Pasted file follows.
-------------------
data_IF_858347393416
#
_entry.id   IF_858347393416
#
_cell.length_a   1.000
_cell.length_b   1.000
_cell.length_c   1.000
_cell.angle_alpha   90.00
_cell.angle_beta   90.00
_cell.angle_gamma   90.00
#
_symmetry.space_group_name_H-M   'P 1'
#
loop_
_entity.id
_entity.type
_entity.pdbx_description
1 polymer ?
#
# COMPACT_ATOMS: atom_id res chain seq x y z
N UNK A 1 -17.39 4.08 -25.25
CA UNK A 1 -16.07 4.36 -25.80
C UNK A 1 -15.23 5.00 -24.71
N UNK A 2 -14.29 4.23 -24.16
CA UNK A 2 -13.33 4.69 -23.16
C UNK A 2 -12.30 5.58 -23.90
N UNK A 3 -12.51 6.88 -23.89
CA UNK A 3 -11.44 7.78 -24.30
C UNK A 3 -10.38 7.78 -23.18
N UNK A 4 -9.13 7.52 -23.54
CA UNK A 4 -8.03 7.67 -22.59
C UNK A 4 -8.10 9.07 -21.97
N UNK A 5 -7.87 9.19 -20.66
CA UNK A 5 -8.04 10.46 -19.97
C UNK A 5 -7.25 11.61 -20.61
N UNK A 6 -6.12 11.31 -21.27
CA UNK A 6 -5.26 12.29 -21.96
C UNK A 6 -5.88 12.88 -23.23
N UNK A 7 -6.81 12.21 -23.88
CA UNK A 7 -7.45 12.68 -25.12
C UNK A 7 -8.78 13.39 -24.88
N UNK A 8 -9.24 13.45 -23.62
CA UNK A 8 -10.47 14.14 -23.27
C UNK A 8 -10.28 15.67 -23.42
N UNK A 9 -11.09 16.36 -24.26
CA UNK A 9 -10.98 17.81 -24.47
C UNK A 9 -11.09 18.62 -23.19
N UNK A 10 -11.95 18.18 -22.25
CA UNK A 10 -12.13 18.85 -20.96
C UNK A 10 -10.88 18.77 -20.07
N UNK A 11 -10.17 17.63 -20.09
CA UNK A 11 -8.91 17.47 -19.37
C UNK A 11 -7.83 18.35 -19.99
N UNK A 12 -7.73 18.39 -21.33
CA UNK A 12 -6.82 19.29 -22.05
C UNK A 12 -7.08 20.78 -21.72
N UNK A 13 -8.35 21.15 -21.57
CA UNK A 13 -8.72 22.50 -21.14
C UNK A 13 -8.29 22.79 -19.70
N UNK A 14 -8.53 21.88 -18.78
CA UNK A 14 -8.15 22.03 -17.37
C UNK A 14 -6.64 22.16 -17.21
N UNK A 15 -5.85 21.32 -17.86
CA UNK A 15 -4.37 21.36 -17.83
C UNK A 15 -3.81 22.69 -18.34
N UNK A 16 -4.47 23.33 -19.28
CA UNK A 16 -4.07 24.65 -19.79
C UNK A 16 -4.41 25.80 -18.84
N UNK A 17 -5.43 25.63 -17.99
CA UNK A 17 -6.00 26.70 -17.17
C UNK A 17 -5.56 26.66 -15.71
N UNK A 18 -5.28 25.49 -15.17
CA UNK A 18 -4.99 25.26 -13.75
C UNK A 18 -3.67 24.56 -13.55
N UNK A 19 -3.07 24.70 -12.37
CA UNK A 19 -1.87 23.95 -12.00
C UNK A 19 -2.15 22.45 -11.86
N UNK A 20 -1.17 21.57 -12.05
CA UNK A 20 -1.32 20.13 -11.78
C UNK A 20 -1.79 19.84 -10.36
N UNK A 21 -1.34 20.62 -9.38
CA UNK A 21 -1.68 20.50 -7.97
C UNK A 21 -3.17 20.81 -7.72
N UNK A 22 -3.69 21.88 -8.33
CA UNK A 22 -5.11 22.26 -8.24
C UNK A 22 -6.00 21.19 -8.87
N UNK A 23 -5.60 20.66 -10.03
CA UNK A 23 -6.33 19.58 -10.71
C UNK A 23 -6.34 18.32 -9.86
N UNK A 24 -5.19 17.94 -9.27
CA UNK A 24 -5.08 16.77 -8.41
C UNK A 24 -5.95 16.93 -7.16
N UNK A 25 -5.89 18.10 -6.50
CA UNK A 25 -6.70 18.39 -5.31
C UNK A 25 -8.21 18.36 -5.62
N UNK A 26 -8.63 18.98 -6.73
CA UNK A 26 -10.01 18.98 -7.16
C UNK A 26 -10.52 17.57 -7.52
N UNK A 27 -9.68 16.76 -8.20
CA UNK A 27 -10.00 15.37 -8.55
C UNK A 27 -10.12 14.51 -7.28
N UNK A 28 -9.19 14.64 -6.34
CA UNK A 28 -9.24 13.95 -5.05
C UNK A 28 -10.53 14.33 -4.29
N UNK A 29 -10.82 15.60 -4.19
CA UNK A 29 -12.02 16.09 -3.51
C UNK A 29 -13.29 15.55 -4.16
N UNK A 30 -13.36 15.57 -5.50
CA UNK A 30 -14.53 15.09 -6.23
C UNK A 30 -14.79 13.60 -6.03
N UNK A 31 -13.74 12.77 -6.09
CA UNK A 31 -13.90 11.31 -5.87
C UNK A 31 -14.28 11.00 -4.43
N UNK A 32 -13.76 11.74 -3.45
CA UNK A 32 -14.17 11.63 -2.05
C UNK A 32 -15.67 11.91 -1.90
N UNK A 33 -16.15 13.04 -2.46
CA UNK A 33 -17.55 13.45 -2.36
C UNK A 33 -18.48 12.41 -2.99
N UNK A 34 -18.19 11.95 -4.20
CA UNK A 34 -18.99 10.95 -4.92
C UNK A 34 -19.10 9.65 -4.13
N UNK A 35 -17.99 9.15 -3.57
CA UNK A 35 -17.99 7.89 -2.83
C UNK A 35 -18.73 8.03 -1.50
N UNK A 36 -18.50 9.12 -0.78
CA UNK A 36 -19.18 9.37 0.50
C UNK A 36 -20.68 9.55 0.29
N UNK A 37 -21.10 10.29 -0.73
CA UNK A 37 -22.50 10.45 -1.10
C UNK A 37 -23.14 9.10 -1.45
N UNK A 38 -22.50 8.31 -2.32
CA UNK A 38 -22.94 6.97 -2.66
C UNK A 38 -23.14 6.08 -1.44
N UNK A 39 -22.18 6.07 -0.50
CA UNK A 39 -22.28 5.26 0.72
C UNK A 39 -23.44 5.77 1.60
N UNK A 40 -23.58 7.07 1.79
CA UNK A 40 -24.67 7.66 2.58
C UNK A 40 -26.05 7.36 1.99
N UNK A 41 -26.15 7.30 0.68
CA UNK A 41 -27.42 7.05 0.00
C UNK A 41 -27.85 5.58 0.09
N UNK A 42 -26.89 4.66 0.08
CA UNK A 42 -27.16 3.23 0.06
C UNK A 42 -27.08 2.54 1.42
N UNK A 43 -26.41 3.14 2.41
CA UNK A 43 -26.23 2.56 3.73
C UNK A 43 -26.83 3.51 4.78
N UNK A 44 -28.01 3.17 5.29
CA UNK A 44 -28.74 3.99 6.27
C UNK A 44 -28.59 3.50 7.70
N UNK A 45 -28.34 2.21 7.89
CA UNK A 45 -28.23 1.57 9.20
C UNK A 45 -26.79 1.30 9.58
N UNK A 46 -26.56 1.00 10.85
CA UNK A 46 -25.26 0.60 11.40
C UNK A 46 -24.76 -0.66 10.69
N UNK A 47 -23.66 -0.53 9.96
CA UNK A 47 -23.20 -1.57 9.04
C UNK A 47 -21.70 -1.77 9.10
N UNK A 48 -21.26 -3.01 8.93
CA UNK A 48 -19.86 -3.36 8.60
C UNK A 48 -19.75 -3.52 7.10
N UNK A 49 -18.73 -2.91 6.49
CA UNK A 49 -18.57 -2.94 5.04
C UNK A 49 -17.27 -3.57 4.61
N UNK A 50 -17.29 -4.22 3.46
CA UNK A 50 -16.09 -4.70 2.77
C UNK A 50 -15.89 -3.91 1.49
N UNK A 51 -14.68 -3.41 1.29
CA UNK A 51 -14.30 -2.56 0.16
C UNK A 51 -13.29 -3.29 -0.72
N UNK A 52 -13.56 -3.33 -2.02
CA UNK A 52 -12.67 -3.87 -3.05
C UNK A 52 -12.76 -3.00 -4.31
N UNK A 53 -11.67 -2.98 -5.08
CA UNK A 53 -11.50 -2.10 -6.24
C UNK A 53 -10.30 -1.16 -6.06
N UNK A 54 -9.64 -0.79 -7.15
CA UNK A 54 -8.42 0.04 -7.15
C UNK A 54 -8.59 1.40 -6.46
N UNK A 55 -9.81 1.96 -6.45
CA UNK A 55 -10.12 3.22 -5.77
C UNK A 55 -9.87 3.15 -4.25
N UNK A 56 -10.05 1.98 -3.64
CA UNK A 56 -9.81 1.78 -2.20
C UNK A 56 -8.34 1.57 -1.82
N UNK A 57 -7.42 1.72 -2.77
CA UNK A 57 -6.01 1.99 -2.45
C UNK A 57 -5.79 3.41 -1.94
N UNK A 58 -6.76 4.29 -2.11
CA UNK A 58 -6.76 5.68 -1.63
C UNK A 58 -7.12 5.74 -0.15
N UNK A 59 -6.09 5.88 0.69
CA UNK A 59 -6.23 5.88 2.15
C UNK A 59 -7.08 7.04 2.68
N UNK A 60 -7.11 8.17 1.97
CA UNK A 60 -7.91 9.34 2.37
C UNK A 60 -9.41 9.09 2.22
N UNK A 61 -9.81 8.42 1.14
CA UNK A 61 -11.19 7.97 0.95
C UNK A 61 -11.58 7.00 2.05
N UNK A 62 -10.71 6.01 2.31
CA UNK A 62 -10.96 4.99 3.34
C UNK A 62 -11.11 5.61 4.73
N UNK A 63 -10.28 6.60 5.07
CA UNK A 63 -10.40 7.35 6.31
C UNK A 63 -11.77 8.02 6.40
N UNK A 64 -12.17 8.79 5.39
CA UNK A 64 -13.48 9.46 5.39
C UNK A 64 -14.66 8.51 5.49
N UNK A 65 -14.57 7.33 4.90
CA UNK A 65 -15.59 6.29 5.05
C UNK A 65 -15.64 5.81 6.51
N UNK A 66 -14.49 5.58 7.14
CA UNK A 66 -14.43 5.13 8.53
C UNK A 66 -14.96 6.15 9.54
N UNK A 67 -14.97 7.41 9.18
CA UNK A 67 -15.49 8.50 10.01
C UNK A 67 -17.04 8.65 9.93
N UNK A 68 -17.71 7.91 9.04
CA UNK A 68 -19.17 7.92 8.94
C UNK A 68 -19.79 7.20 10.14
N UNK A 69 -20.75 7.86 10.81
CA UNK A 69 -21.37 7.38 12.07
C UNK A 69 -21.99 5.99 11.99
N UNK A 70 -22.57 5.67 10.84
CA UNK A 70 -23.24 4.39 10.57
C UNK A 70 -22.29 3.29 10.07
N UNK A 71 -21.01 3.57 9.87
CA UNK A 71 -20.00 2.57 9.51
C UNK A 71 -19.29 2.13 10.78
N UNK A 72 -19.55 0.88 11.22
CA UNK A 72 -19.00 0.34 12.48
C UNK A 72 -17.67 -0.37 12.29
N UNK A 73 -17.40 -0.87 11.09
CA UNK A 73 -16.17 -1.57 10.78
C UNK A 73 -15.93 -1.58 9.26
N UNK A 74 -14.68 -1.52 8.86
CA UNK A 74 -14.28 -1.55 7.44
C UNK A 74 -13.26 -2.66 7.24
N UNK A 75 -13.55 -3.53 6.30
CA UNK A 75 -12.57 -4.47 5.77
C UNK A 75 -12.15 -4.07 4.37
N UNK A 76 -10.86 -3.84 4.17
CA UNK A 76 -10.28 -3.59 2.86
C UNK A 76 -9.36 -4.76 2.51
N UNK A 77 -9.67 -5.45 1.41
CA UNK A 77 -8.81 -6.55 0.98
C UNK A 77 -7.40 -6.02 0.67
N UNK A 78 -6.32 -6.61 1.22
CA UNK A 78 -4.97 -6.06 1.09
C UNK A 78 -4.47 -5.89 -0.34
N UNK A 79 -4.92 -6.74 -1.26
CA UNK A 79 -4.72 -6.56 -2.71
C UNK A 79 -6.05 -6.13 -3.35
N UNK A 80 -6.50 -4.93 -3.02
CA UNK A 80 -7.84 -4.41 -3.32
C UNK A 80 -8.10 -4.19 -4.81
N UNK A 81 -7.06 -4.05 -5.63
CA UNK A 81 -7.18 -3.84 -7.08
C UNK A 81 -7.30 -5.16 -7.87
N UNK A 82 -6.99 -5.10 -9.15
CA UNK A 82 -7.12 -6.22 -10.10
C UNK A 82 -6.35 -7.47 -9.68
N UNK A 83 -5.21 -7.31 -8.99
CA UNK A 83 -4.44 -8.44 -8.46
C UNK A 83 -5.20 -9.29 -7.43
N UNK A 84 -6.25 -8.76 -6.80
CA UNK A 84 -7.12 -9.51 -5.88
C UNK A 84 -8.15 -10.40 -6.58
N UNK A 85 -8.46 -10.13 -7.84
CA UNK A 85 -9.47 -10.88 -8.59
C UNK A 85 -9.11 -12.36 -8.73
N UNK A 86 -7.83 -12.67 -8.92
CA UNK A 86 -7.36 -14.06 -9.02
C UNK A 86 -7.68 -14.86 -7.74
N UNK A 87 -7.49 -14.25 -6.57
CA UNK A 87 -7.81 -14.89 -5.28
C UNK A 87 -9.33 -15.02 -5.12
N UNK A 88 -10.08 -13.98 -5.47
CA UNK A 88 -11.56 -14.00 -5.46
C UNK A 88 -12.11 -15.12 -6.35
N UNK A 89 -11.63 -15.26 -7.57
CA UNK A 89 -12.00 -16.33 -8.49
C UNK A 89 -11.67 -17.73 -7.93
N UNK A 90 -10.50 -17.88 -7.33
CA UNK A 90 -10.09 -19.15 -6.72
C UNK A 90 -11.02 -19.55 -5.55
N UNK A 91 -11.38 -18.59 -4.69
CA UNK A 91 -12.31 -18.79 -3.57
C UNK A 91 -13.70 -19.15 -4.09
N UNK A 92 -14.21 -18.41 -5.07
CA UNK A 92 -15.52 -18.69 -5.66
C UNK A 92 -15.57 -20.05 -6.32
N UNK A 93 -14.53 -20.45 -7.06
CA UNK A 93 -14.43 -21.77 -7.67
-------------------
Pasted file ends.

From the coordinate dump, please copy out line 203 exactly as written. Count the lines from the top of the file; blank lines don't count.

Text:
C UNK A 61 -11.58 7.00 2.05